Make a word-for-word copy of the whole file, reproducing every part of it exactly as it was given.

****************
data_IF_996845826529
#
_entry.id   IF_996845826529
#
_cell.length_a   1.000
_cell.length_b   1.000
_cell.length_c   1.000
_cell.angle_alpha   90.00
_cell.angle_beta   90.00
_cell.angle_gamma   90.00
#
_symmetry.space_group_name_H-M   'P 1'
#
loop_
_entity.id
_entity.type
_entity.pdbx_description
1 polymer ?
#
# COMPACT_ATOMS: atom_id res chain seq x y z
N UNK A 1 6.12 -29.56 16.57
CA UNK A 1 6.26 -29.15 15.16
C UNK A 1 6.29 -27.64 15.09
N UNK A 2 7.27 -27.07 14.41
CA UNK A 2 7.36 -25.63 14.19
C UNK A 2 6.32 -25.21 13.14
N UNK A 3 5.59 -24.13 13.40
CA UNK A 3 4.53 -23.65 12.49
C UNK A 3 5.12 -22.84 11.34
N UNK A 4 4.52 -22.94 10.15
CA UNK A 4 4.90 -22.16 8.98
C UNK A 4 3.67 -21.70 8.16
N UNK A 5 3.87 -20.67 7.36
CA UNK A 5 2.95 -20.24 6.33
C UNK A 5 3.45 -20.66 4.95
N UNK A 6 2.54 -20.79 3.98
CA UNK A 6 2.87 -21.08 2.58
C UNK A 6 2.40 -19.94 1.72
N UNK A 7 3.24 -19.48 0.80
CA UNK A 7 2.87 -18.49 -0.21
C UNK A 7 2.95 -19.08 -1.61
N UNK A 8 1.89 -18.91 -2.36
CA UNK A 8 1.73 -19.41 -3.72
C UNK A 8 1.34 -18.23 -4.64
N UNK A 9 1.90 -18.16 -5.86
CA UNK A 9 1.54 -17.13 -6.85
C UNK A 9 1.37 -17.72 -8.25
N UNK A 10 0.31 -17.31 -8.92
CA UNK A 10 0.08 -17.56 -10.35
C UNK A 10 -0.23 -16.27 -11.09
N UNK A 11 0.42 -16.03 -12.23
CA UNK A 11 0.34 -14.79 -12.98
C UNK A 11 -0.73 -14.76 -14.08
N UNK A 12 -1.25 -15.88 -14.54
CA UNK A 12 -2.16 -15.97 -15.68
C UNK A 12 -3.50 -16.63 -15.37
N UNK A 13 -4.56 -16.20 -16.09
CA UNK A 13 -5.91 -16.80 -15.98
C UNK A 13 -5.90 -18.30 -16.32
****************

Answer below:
data_IF_996845826529
#
_entry.id   IF_996845826529
#
_cell.length_a   1.000
_cell.length_b   1.000
_cell.length_c   1.000
_cell.angle_alpha   90.00
_cell.angle_beta   90.00
_cell.angle_gamma   90.00
#
_symmetry.space_group_name_H-M   'P 1'
#
loop_
_entity.id
_entity.type
_entity.pdbx_description
1 polymer ?
#
# COMPACT_ATOMS: atom_id res chain seq x y z
N UNK A 1 6.12 -29.56 16.57
CA UNK A 1 6.26 -29.15 15.16
C UNK A 1 6.29 -27.64 15.09
N UNK A 2 7.27 -27.07 14.41
CA UNK A 2 7.36 -25.63 14.19
C UNK A 2 6.32 -25.21 13.14
N UNK A 3 5.59 -24.13 13.40
CA UNK A 3 4.53 -23.65 12.49
C UNK A 3 5.12 -22.84 11.34
N UNK A 4 4.52 -22.94 10.15
CA UNK A 4 4.90 -22.16 8.98
C UNK A 4 3.67 -21.70 8.16
N UNK A 5 3.87 -20.67 7.36
CA UNK A 5 2.95 -20.24 6.33
C UNK A 5 3.45 -20.66 4.95
N UNK A 6 2.54 -20.79 3.98
CA UNK A 6 2.87 -21.08 2.58
C UNK A 6 2.40 -19.94 1.72
N UNK A 7 3.24 -19.48 0.80
CA UNK A 7 2.87 -18.49 -0.21
C UNK A 7 2.95 -19.08 -1.61
N UNK A 8 1.89 -18.91 -2.36
CA UNK A 8 1.73 -19.41 -3.72
C UNK A 8 1.34 -18.23 -4.64
N UNK A 9 1.90 -18.16 -5.86
CA UNK A 9 1.54 -17.13 -6.85
C UNK A 9 1.37 -17.72 -8.25
N UNK A 10 0.31 -17.31 -8.92
CA UNK A 10 0.08 -17.56 -10.35
C UNK A 10 -0.23 -16.27 -11.09
N UNK A 11 0.42 -16.03 -12.23
CA UNK A 11 0.34 -14.79 -12.98
C UNK A 11 -0.73 -14.76 -14.08
N UNK A 12 -1.25 -15.88 -14.54
CA UNK A 12 -2.16 -15.97 -15.68
C UNK A 12 -3.50 -16.63 -15.37
N UNK A 13 -4.56 -16.20 -16.09
CA UNK A 13 -5.91 -16.80 -15.98
C UNK A 13 -5.90 -18.30 -16.32